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How attorneys spot bad clients

How attorneys spot bad clients

Before accepting a personal injury case or getting deeply involved, personal injury attorneys look for certain clues to help them determine whether the potential client is someone they can work with. One guideline many accident attorneys follow is: “Represent people you like and do not represent people you don’t like.”

Injury attorneys realize that most clients who cause problems give hints of trouble early in the attorney-client relationship. Some of the clues and hints attorneys look for in trying to spot an undesirable client are listed below.

Clients who make it clear that they see the glass as half empty instead of half full

Difficult clients have virtually nothing good to say about their lives. The first few sentences that come out of their mouths are negative references to their lives. If they were involved in a minor personal injury accident, the will never say “Well, at least I’m glad it wasn’t more serious.” If they have been injured and their children were spared injury, they will not say, “I’m so glad my children were not hurt in this accident.” If someone comments that it was fortuitous that the children were not hurt, they will say, “But what about me!” Clients who are unsatisfied with other elements of their lives are unlikely to ever be satisfied with an attorney or the outcome of their case.

Clients who express a philosophy of “entitlement”

These clients will always be dissatisfied and will also make bad witnesses.

Jurors, claims adjusters, and judges like to reward people who deserve to be rewarded. In other words, we all like people who pull themselves up by the bootstraps and who try to see life in a positive way rather than from a negative point of view. Clients who express a positive attitude are a pleasure to represent and are loyal, credible spokespersons in referring other cases.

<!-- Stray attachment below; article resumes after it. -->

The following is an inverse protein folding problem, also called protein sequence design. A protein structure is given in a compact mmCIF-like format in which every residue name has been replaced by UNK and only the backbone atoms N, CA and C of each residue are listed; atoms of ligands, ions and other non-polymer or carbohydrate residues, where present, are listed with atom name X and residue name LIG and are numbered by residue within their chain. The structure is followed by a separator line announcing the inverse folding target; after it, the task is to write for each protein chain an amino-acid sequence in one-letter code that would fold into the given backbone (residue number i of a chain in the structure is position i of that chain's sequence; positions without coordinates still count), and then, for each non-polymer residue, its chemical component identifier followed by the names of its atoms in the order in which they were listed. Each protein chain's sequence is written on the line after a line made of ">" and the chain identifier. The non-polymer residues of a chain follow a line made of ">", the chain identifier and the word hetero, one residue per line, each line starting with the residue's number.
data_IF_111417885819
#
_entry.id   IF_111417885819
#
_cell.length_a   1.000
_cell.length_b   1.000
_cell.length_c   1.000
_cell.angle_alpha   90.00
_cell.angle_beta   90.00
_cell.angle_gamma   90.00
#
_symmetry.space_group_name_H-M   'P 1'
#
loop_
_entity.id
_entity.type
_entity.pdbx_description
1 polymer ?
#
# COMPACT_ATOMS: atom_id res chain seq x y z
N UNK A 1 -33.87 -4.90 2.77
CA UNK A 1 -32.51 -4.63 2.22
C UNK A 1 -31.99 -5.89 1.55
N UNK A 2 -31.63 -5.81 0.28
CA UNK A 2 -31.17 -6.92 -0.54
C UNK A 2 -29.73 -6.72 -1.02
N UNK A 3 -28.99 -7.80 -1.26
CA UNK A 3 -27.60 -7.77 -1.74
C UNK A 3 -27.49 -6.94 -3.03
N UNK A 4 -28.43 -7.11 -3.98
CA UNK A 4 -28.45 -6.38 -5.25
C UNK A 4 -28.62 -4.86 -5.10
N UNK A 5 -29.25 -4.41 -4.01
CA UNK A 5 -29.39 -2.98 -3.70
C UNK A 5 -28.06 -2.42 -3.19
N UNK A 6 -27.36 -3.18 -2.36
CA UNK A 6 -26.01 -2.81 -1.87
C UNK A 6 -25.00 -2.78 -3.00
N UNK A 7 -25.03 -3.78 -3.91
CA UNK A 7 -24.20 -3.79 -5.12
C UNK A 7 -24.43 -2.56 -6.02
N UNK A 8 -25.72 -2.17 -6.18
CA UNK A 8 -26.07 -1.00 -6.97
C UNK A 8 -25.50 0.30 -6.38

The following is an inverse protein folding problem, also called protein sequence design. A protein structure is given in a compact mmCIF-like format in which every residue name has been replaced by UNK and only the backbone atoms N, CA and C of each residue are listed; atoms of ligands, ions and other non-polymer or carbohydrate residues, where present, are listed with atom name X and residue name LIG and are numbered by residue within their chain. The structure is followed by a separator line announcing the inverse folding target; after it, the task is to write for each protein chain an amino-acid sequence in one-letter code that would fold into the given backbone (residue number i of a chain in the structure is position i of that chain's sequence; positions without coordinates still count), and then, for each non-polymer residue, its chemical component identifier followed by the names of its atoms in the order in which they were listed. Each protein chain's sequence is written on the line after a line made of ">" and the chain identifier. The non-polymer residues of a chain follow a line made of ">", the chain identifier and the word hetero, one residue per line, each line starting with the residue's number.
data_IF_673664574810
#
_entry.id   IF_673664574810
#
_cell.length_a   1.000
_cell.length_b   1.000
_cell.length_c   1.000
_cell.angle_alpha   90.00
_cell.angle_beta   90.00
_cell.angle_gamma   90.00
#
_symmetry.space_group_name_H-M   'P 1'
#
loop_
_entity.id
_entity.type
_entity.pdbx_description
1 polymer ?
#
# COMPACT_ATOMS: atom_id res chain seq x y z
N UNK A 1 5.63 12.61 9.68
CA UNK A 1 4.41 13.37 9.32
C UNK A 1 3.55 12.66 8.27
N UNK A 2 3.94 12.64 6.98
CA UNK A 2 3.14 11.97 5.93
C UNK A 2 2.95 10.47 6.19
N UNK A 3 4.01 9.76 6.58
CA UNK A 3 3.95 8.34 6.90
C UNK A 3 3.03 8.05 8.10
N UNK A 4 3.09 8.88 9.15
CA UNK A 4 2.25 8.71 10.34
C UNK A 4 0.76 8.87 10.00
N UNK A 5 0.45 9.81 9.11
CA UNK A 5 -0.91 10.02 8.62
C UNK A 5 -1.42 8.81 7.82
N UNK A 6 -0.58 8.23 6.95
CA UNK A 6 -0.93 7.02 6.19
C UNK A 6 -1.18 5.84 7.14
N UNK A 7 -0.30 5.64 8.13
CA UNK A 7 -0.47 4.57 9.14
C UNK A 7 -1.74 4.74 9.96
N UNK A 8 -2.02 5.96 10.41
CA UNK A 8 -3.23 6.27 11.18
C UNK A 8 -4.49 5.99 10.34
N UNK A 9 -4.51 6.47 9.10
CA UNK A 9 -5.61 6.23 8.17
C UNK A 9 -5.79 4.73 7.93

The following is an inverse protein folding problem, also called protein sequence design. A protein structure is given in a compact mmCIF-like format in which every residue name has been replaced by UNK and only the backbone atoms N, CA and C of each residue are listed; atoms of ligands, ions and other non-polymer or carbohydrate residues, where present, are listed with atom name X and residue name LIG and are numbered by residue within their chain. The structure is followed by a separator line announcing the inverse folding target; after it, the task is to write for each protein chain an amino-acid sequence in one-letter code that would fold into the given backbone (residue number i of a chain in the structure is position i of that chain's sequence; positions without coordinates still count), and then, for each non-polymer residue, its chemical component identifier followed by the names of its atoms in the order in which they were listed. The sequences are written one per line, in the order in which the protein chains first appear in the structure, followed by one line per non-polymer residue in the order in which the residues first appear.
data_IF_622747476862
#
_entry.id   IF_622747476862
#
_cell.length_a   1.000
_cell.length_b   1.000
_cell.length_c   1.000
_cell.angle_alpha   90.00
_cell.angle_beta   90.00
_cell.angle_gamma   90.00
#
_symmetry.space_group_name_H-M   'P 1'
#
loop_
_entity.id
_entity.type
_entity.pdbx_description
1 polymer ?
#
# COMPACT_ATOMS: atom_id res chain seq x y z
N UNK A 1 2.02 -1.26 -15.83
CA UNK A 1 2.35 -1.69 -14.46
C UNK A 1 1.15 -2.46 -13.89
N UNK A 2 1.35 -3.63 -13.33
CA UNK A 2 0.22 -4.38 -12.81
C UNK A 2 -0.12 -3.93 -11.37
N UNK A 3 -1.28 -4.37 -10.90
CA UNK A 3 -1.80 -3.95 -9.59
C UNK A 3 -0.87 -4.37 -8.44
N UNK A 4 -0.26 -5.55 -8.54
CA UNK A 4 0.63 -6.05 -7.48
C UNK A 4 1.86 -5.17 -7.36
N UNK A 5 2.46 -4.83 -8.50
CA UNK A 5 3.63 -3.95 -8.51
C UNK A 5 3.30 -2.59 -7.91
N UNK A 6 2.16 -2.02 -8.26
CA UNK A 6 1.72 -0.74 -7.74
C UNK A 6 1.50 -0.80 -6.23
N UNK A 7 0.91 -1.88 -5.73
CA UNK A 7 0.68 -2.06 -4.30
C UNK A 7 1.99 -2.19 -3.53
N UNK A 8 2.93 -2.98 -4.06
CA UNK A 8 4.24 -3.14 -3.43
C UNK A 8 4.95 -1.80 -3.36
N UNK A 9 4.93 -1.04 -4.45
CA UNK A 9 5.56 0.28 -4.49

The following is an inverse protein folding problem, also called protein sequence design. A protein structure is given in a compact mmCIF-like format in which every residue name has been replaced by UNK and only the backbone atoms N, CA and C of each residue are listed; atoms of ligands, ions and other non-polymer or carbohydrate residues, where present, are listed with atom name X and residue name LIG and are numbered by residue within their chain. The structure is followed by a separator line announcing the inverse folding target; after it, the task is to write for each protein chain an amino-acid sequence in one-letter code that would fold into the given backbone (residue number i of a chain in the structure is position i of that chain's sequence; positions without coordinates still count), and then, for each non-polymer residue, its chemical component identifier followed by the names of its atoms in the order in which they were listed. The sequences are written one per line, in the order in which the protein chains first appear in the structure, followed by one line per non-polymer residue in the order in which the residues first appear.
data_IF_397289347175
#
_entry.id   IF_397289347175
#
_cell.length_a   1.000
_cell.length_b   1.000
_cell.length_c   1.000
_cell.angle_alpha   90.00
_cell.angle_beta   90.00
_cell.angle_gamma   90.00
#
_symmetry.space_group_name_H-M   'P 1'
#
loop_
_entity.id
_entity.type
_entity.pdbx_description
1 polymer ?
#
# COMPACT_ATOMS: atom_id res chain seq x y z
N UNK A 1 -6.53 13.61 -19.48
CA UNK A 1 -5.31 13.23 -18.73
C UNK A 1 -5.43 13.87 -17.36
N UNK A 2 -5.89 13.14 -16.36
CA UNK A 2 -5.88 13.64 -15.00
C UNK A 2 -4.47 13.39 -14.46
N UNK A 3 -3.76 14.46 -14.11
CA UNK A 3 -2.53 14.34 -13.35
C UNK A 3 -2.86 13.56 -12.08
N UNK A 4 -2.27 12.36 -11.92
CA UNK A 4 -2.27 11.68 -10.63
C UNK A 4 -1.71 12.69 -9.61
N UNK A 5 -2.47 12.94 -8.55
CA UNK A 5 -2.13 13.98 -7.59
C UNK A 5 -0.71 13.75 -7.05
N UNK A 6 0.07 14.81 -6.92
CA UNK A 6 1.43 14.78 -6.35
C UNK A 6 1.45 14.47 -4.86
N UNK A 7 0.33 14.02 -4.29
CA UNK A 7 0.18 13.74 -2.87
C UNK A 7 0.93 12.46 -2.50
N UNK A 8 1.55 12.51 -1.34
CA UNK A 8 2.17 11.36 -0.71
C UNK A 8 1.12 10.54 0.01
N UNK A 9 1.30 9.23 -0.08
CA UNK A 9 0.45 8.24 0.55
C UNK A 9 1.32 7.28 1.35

In contrast, people who exhibit a sense of entitlement will never be satisfied with their attorney or anything else. People with a sense of entitlement feel they are entitled to extra attention, money, results, and satisfaction without ever being grateful about it.

If the case proceeds to trial, the neutral, be it judge or jury, will back away from wanting to see a client be rewarded for such behavior. In other words, the squeaky wheel doesn’t necessarily get the grease when it comes to personal injury cases. Claims adjusters, jurors, and judges will see the people for who they are.

Several signs of entitlement are:

  • Life is defined in terms of money, not happiness and relief from pain.
  • Nothing is ever their fault. They are 100% free from responsibility for anything that happens to them.
  • They are usually angry at everyone but themselves.
  • They will question the attorney’s honesty and competence many times during the course of a case no matter how scrupulous his or her behavior.
  • They lack confidence in any professional whether it be a doctor, lawyer, therapist, or other person providing service to them.

Clients who scrupulously read everything sent to them and who want to control the litigation

It is, of course, standard practice for attorneys to send their clients copies of most correspondence. However, the reality is that only a few clients pay much attention to it. Those few are much more likely to be overcritical than those who let the attorney control the case.

Clients who yell and scream or otherwise raise their voice

This is perhaps one of the most important and obvious signs of an abusive client. These clients should be told to take their case elsewhere. Some personal injury attorneys have a policy of warning the client the first time and if, the client raises his or her voice a second time, withdrawing from the case.

Clients who call excessively

Some clients are needier than others, and this is to be expected. However, some clients call virtually all the time with the same questions. Such clients are more likely to be dissatisfied with the injury attorney’s performance and many attorneys believe the case is not worth the aggravation.

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